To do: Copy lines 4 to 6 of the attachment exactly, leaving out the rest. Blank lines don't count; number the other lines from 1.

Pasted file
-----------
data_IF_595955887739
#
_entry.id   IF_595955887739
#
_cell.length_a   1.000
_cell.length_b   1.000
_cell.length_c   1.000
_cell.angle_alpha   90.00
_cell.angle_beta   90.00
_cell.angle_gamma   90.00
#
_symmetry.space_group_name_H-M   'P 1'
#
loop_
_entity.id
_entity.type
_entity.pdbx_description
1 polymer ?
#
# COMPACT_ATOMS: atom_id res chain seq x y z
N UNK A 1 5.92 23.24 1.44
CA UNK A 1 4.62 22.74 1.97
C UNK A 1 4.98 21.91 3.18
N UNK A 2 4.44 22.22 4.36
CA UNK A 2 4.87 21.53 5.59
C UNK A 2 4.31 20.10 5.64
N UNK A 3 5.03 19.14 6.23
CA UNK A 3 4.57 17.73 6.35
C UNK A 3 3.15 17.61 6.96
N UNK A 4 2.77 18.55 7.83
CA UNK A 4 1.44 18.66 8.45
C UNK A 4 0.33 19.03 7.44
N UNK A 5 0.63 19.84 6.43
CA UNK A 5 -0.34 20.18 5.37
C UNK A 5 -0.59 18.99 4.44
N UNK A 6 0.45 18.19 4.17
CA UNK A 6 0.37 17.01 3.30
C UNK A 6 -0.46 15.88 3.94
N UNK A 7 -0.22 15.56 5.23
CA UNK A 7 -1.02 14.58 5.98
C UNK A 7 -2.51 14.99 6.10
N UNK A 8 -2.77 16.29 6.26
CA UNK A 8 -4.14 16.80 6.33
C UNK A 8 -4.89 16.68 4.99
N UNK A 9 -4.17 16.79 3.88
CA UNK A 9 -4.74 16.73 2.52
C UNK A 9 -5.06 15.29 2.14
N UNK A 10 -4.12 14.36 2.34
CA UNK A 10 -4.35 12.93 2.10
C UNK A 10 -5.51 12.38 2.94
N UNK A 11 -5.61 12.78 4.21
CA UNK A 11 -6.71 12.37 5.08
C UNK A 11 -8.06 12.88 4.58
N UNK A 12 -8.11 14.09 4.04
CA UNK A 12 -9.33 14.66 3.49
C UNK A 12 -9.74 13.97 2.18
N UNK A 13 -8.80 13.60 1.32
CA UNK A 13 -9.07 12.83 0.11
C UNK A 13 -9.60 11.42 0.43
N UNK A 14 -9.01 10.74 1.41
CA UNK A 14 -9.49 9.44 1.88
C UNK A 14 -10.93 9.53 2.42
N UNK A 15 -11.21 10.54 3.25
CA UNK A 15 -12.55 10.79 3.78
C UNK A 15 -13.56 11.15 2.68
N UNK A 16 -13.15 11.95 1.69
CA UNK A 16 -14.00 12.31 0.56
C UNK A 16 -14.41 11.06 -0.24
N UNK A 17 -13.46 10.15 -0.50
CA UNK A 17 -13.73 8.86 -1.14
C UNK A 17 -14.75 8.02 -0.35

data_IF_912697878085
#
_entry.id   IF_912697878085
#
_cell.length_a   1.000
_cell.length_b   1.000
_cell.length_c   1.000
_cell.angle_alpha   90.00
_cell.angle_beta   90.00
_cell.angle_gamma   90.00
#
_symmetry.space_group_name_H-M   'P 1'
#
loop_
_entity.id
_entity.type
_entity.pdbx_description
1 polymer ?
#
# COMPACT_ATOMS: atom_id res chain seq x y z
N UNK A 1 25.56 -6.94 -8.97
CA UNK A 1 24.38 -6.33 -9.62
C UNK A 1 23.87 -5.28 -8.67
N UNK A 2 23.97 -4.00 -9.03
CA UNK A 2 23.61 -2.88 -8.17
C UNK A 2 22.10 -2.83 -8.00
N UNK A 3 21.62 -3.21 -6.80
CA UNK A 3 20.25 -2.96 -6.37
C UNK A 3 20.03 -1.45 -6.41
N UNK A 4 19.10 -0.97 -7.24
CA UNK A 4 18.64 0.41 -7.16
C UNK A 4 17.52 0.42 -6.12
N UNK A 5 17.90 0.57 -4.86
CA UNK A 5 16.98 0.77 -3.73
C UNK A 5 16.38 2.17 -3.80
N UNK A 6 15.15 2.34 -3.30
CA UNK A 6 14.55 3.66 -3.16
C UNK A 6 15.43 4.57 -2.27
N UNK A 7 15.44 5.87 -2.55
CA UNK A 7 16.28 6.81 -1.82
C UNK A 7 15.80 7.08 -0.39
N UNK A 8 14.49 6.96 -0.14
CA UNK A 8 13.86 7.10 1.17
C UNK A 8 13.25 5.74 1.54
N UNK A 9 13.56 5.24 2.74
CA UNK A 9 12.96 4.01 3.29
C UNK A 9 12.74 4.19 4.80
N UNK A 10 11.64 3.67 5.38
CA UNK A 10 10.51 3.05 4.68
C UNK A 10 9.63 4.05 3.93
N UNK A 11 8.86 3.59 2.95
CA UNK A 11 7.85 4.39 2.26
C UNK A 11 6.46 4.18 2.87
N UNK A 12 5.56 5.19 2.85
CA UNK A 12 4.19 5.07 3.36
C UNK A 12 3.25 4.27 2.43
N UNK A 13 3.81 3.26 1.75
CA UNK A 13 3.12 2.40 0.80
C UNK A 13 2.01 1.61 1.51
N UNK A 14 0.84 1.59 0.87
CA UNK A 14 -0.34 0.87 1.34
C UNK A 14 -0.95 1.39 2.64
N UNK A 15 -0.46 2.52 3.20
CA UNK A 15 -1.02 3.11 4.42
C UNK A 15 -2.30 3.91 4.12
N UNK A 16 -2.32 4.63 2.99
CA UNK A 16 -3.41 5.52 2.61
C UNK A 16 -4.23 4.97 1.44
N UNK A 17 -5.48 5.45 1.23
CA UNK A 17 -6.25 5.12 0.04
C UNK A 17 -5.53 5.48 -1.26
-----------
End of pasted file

#
_cell.length_a   1.000
_cell.length_b   1.000